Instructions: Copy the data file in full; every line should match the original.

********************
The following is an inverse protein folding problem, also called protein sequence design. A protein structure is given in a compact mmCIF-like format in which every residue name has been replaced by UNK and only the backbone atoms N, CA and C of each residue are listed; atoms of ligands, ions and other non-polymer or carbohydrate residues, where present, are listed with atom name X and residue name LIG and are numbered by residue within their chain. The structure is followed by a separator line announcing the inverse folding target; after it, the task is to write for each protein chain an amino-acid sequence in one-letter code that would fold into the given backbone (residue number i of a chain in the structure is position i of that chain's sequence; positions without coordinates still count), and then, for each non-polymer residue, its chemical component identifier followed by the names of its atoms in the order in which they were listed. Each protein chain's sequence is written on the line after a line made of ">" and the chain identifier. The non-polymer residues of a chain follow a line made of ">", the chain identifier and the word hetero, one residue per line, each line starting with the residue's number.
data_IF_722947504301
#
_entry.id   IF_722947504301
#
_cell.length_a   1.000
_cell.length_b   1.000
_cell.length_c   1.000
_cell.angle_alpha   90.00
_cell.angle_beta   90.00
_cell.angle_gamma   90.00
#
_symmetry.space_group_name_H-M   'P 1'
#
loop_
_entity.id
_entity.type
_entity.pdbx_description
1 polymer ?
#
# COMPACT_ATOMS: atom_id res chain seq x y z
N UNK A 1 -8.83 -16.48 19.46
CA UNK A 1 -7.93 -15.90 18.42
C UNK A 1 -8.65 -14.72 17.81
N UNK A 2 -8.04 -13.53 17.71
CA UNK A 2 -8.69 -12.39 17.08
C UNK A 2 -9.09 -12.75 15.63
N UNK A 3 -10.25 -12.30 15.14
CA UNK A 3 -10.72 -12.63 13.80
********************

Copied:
The following is an inverse protein folding problem, also called protein sequence design. A protein structure is given in a compact mmCIF-like format in which every residue name has been replaced by UNK and only the backbone atoms N, CA and C of each residue are listed; atoms of ligands, ions and other non-polymer or carbohydrate residues, where present, are listed with atom name X and residue name LIG and are numbered by residue within their chain. The structure is followed by a separator line announcing the inverse folding target; after it, the task is to write for each protein chain an amino-acid sequence in one-letter code that would fold into the given backbone (residue number i of a chain in the structure is position i of that chain's sequence; positions without coordinates still count), and then, for each non-polymer residue, its chemical component identifier followed by the names of its atoms in the order in which they were listed. Each protein chain's sequence is written on the line after a line made of ">" and the chain identifier. The non-polymer residues of a chain follow a line made of ">", the chain identifier and the word hetero, one residue per line, each line starting with the residue's number.
data_IF_722947504301
#
_entry.id   IF_722947504301
#
_cell.length_a   1.000
_cell.length_b   1.000
_cell.length_c   1.000
_cell.angle_alpha   90.00
_cell.angle_beta   90.00
_cell.angle_gamma   90.00
#
_symmetry.space_group_name_H-M   'P 1'
#
loop_
_entity.id
_entity.type
_entity.pdbx_description
1 polymer ?
#
# COMPACT_ATOMS: atom_id res chain seq x y z
N UNK A 1 -8.83 -16.48 19.46
CA UNK A 1 -7.93 -15.90 18.42
C UNK A 1 -8.65 -14.72 17.81
N UNK A 2 -8.04 -13.53 17.71
CA UNK A 2 -8.69 -12.39 17.08
C UNK A 2 -9.09 -12.75 15.63
N UNK A 3 -10.25 -12.30 15.14
CA UNK A 3 -10.72 -12.63 13.80